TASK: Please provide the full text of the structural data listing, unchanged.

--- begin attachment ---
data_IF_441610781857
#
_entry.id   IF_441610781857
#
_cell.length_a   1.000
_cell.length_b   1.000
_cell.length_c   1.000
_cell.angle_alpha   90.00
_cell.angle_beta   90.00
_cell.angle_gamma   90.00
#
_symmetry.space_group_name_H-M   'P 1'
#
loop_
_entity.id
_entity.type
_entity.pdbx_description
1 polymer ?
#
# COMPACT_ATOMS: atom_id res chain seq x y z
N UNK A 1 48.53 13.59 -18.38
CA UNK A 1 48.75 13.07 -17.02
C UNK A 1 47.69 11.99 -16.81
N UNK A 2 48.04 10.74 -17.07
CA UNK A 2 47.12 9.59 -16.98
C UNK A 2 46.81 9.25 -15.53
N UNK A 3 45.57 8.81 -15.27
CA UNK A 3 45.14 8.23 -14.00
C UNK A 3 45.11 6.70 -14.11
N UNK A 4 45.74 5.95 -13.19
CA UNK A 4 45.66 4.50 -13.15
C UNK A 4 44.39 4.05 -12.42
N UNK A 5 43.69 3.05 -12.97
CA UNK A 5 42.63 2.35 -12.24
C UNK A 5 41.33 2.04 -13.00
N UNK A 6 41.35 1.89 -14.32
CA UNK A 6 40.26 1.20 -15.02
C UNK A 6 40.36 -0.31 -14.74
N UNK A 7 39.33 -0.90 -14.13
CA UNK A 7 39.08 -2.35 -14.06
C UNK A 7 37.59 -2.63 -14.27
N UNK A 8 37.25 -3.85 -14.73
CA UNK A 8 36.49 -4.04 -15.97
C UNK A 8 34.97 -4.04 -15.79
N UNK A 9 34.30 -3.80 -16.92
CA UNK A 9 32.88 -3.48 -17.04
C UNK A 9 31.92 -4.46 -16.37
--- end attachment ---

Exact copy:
data_IF_441610781857
#
_entry.id   IF_441610781857
#
_cell.length_a   1.000
_cell.length_b   1.000
_cell.length_c   1.000
_cell.angle_alpha   90.00
_cell.angle_beta   90.00
_cell.angle_gamma   90.00
#
_symmetry.space_group_name_H-M   'P 1'
#
loop_
_entity.id
_entity.type
_entity.pdbx_description
1 polymer ?
#
# COMPACT_ATOMS: atom_id res chain seq x y z
N UNK A 1 48.53 13.59 -18.38
CA UNK A 1 48.75 13.07 -17.02
C UNK A 1 47.69 11.99 -16.81
N UNK A 2 48.04 10.74 -17.07
CA UNK A 2 47.12 9.59 -16.98
C UNK A 2 46.81 9.25 -15.53
N UNK A 3 45.57 8.81 -15.27
CA UNK A 3 45.14 8.23 -14.00
C UNK A 3 45.11 6.70 -14.11
N UNK A 4 45.74 5.95 -13.19
CA UNK A 4 45.66 4.50 -13.15
C UNK A 4 44.39 4.05 -12.42
N UNK A 5 43.69 3.05 -12.97
CA UNK A 5 42.63 2.35 -12.24
C UNK A 5 41.33 2.04 -13.00
N UNK A 6 41.35 1.89 -14.32
CA UNK A 6 40.26 1.20 -15.02
C UNK A 6 40.36 -0.31 -14.74
N UNK A 7 39.33 -0.90 -14.13
CA UNK A 7 39.08 -2.35 -14.06
C UNK A 7 37.59 -2.63 -14.27
N UNK A 8 37.25 -3.85 -14.73
CA UNK A 8 36.49 -4.04 -15.97
C UNK A 8 34.97 -4.04 -15.79
N UNK A 9 34.30 -3.80 -16.92
CA UNK A 9 32.88 -3.48 -17.04
C UNK A 9 31.92 -4.46 -16.37